Not so long ago, my oldest friend died of an industrial disease, malignant mesothelioma, contracted whilst working for a short period mixing asbestos fibres for use as roofing insulation and then for a time working as a roofer installing the material.
He spent only a very short time working for the company in question, and that quite some time ago. So much so that I hardly recall him mentioning it during the twenty-plus years we knew each other.
Recording a verdict of death due to industrial disease, the Coroner commented, "His death is associated with working with asbestos. This is just the tip of the iceberg, really, with asbestos. It is causing all these deaths."
Clearly he was right. The most perfunctory of searches on the web soon uncovered a similar case, a man who lived near to me. He worked as a fitter/welder in a power station for only five years in the `70s, and then moved on to other work, but tragically the consequences of working inside the towers with no protective clothing struck him in later life.
My friend did at least have the comfort of knowing his family were provided for. He was a member of one of the country`s largest trade unions, and they employed a specialist solicitor. The solicitors already had half-a-dozen ongoing comparable cases involving the same employer, who had already indicated they would admit liability.
Others do not have that comfort. In another case I found on the web, a man had contracted an asbestos-related disease whilst working for a company that no longer exists today. Attempts to trace their insurers had failed, leaving him with nothing. Understandably, the man was adding his voice to calls for the government to step in and provide compensation in these circumstances. More recently, campaigners have pressed insurance companies to set up a Fund of Last Resort for those who find themselves in this situation.
There are a number of sites which may prove helpful to anyone needing to know more about the issues surrounding asbestos-relate illness ;
Health and Safety Executive - www.hse.gov.uk
British Safety Council - www.britsafe.org
Trade Union Congress - www.tuc.org.uk
Hazards magazine - www.hazards.org
Labour Start - www.labourstart.org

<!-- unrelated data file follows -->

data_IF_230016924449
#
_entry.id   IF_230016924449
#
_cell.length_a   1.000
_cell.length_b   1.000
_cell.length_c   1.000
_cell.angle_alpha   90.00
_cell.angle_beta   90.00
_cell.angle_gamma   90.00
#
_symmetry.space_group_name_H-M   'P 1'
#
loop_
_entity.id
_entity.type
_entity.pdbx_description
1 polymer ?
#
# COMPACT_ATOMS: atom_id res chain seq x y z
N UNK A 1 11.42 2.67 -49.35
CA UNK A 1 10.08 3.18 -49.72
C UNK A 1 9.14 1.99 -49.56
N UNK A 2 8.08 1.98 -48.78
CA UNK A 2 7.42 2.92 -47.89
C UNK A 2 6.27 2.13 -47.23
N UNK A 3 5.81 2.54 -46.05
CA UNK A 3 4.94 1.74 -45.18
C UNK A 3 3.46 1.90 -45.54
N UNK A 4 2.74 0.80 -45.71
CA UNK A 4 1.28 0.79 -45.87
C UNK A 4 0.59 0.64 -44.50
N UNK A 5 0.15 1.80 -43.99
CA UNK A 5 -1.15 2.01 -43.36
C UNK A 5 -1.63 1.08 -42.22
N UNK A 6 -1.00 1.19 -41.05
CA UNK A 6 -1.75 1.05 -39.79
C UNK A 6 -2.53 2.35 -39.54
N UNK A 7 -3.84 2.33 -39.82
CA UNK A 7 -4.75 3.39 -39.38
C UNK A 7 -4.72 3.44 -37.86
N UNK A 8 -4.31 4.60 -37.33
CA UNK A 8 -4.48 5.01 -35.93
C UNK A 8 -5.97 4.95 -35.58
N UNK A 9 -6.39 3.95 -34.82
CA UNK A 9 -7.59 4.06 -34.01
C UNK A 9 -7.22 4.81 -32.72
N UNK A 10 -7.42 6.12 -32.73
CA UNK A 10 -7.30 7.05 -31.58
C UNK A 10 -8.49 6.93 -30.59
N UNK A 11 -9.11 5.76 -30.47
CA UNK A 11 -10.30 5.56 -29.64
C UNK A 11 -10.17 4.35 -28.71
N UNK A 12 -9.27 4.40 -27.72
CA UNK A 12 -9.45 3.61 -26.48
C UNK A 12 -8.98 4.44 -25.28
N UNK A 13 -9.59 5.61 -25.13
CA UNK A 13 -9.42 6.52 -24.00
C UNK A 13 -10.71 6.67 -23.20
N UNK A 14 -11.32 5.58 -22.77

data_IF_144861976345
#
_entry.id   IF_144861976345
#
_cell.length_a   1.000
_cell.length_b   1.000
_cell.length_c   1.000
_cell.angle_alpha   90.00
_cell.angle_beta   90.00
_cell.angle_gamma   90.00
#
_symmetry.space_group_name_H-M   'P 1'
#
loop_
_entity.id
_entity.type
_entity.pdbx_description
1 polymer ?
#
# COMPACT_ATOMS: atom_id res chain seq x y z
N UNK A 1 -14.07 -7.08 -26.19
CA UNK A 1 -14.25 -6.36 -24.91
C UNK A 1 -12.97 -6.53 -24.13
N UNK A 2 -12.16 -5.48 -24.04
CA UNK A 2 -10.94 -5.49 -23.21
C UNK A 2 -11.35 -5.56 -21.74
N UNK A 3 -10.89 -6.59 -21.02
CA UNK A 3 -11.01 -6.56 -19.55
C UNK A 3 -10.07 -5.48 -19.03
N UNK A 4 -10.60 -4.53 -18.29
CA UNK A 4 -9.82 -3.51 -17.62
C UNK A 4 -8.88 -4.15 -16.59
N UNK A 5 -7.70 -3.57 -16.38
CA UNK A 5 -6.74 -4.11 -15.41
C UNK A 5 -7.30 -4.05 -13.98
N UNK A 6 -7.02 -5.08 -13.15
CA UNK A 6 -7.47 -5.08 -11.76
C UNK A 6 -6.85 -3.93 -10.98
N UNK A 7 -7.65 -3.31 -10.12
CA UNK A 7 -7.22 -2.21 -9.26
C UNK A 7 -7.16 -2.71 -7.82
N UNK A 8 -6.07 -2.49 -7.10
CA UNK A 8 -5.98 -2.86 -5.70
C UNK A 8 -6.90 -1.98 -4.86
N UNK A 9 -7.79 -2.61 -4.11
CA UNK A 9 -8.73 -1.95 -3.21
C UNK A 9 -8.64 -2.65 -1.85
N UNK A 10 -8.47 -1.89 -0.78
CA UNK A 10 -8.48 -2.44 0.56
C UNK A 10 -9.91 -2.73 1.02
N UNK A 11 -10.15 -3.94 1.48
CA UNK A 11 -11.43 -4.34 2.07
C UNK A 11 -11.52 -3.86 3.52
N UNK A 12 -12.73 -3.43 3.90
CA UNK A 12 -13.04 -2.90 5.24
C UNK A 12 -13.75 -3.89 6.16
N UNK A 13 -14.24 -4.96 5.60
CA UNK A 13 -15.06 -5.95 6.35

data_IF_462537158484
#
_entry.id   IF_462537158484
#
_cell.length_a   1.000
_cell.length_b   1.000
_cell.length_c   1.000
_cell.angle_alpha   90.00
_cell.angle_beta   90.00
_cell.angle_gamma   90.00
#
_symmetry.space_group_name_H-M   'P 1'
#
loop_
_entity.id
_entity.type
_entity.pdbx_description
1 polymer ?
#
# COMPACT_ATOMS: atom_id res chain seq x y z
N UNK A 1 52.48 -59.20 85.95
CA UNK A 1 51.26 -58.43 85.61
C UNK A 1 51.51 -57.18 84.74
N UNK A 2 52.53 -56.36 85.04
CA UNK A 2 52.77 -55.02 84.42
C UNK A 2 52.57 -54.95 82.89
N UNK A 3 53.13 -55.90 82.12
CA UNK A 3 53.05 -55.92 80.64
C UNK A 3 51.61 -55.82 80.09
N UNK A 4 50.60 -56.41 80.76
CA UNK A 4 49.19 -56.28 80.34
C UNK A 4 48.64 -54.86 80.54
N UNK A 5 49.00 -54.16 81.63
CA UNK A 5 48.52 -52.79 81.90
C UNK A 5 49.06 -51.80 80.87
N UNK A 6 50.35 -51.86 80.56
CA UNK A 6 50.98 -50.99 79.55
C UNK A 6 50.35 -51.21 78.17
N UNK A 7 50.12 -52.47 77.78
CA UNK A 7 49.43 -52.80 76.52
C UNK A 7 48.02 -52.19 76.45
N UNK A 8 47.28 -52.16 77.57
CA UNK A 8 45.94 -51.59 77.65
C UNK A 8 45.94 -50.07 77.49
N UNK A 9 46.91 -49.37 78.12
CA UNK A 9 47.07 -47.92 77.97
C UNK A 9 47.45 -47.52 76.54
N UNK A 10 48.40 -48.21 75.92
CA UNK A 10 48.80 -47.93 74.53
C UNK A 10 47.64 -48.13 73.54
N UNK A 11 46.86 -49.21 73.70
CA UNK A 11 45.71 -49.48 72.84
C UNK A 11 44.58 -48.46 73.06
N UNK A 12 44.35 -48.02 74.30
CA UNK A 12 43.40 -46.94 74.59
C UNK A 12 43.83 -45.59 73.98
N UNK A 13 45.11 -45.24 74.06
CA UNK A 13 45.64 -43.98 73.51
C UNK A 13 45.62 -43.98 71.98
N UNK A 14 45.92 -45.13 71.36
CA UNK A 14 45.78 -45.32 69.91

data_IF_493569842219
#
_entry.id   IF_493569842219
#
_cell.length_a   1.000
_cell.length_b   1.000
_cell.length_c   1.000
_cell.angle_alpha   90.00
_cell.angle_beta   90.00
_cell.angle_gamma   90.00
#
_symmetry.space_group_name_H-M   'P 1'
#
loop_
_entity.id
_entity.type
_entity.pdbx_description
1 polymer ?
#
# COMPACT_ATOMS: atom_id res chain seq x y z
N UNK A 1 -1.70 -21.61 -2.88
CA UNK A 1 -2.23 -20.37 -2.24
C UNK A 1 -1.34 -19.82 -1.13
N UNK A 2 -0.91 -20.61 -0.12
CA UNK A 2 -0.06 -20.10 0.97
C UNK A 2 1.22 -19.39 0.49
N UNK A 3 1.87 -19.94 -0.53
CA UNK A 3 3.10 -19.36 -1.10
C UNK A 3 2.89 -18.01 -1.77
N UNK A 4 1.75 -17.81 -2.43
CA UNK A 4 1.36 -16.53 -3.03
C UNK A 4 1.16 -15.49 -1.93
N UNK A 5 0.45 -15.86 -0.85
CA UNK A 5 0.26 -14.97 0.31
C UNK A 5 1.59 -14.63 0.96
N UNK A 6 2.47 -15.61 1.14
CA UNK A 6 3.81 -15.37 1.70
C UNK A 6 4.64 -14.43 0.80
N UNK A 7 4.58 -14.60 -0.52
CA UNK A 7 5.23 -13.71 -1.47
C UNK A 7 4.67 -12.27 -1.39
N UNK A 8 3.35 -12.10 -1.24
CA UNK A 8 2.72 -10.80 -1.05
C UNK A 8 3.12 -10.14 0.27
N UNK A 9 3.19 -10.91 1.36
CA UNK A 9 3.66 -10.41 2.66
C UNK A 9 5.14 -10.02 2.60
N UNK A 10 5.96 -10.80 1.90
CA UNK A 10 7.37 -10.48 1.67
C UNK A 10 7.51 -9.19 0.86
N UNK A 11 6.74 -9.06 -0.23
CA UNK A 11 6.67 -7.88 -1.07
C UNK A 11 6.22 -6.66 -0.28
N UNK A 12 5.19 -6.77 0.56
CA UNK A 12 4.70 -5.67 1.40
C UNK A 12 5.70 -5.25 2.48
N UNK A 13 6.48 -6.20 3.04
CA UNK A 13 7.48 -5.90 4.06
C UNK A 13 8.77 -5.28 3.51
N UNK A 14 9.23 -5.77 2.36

Derbyshire Asbestos Support Team - www.asbestossupport.co.uk
(The name is a little anachronistic now. DAST is actually based in Chesterfield on the Notts/Yorks border and it`s activities cover the East Midlandsas a whole and not just Derbyshire. It`s site provides links to equivalent bodies in other areas and to some national bodies.)
Building and Woodworkers International - www.bwint.org
(I must admit I know next to nothing about this one. I`ve had a quick look at the site and as far as I can see the views expressed are perfectly reasonable. In any case, I assume most people reading this know their own minds and don`t need too much guidance from me.)
(American site - once again, I don`t know much about this one but it seems it might be helpful)
Canada is one of the last asbestos-producing nations in the world and the second largest exporter of the substance, which is banned in Europe, New Zealand and Australia. The Canadian government provides funding for the Chrysotile Institute, an `asbestos advocacy body` which promotes the export of Canadian asbestos abroad, mainly to India and Indonesia. The Institute claims to educate developing countries on the safe use of the product, though campaigners are unconvinced, pointing out that symptoms of asbestos-related illness can take 20 years or more to show up.
Despite worldwide condemnation, the Chrysotile Institute, business groups and, disgracefully, a number of Canadian trade unions have formed a lobbying group, Partners for the Use of Asbestos, to lobby for the Canadian asbestos industry. One wonders how many of them would be happy to have it in their own homes.
In the interest of balance, I was going to provide a link for Partners... but could not trace their site. I did find http://banasbestosindia.blogspot.com/ and http://www.bacanada.org/ .
As you`ve probably gathered, there are various issues around asbestos and it`s uses and I`ve only really scratched the surface with this brief account. Hopefully it will provide some helpful links and comments for anyone wishing to know more about the subject.
Lastly, it`s worth noting that 28 April is Worker`s Memorial Day - visit www.hazards.org/wmd for details.
Yugoslavian Medal for Bravery
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